Construction of the palace started in 1459 and it was originally called the “New Palace.” It wasn’t until the 19th century that it was referred to as “Topkapi” which literally translates to “cannon gate.” The palace as turned into a museum in 1924, shortly after the end of the Ottoman Empire a year earlier.
9. Forbidden City
The Forbidden City is a large palace complex in the center of the Chinese city of Beijing. It was the official residence of the Emperor of China for over 500 years, from 1420 to 1924, from the Ming Dynasty, which is famous for constructing most parts of the Great Wall of China, to the end of the Qing Dynasty.
The enormous complex was constructed between 1406 and 1420 and covers an area of 72 hectares (over 180 acres). The complex consists of 980 buildings and exemplifies the traditional Chinese architectural style. The Forbidden City was turned into a museum in 1925 which welcomes millions of visitors every year.
10. Palazzo Pitti
The Palazzo Pitti, also referred to as the “Pitti Palace,” is a massive Renaissance palace in the center of the Italian city of Florence. It’s located on the south of the Arno River, not too far from the Ponte Vecchio. Above this bridge, there’s a walkway called the “Vasari Corridor” which connects the Palace with the Palazzo Vecchio through the Uffizi Gallery.
Most parts of the current palace were completed in the year 1458 and it was originally the residence of a rich Florentine banker named Luca Pitti, from who the building got its name.
It was bought the following century in the year 1549 by the Medici Family and served as the official residence of the ruling families of the Grand Duchy of Tuscany. The palace houses numerous works of fine art from artists such as Raphael, Rubens, Van Dyck, Caravaggio, and Verrocchio.
11. Peterhof Palace
Peterhof Palace was built in the early 18th century by Peter the Great, who was on a quest to build a new capital for Russia, Saint Petersburg. He founded the city in 1703 and started the construction of a summer residence just west of the city in 1709.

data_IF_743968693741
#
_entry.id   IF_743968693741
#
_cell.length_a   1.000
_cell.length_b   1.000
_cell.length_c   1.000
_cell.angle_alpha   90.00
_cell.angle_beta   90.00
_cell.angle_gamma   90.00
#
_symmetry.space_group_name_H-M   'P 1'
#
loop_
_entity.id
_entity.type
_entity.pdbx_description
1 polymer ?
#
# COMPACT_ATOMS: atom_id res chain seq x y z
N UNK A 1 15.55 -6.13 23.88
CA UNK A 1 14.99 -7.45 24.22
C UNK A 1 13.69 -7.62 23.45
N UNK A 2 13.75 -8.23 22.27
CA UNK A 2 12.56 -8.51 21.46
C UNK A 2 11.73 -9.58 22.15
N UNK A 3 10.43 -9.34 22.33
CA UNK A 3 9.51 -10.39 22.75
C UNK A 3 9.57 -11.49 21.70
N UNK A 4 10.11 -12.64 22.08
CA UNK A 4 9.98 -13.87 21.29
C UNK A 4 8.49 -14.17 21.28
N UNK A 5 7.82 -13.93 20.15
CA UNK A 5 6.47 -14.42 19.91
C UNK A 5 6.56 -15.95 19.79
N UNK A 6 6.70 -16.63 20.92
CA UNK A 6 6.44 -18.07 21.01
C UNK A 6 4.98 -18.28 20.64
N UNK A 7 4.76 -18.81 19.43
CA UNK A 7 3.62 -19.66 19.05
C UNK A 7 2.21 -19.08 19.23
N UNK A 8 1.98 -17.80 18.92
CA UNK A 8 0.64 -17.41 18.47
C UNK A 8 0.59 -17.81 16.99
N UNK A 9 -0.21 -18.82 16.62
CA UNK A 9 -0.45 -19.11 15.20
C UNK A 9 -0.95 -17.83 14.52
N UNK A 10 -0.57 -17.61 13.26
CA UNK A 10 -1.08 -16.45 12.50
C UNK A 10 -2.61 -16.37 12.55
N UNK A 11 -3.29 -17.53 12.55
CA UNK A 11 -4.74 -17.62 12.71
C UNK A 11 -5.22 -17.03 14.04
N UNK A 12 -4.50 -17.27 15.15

What originally would become merely a summer residence eventually became one of the biggest palace complexes in all of Russia. This was mainly because he had visited the Palace of Versailles in 1717 and wanted to replicate the extravagance of the French royal palace.
The original palace was completed in the year 1728, 3 years after Peter the Great had died. The work was continued by his successors, and mainly Elizabeth of Russia seriously expanded the palace to what it would become, a palace with the nickname the “Versailles of Russia.”
12. Royal Palace of Madrid
The Royal Palace of Madrid is the largest functioning palace in Europe as it contains well over 3,400 rooms. It was originally a Moorish stronghold that was constructed in the 9th century and served as a fortification in the Middle Ages.
It wasn’t until the 16th century that the process of turning the original castle into a massive palace started, something that would take multiple centuries. Therefore, the palace consists of multiple styles such as the Baroque and Neoclassical. It also has several gardens and plazas surrounding it.
The palace has become one of the most popular tourist attractions in Spain and welcomes about 1.5 million visitors every year. It houses a lot of art, contains an armory with unique pieces, a magnificent Royal Pharmacie, and holds the Crown and Scepter of Spain dating back to the 18th century as well.
13. Charlottenburg Palace
Charlottenburg Palace is located in the Charlottenburg-Wilmersdorf borough of Berlin, just west of the historical center of the city. It was constructed at the end of the 17th century by Frederick I and named after his wife Sophie Charlotte, who passed away in the early 18th century.
A few years after the original version of the palace was completed it was seriously expanded based on various other Baroque Palaces all across Europe. Its interior includes some of the most amazing Baroque designs ever built and numerous frescoes were painted on the walls of various rooms.
The palace was seriously damaged during World War II and it was feared it was about to be destroyed, but instead, it was completely rebuilt to its former glory. It’s now open to the public and has become one of the most popular tourist attractions in Berlin.
This concludes our list with the most famous palaces in the world, a great collection of enormous buildings that served as the residences of the rulers of various countries!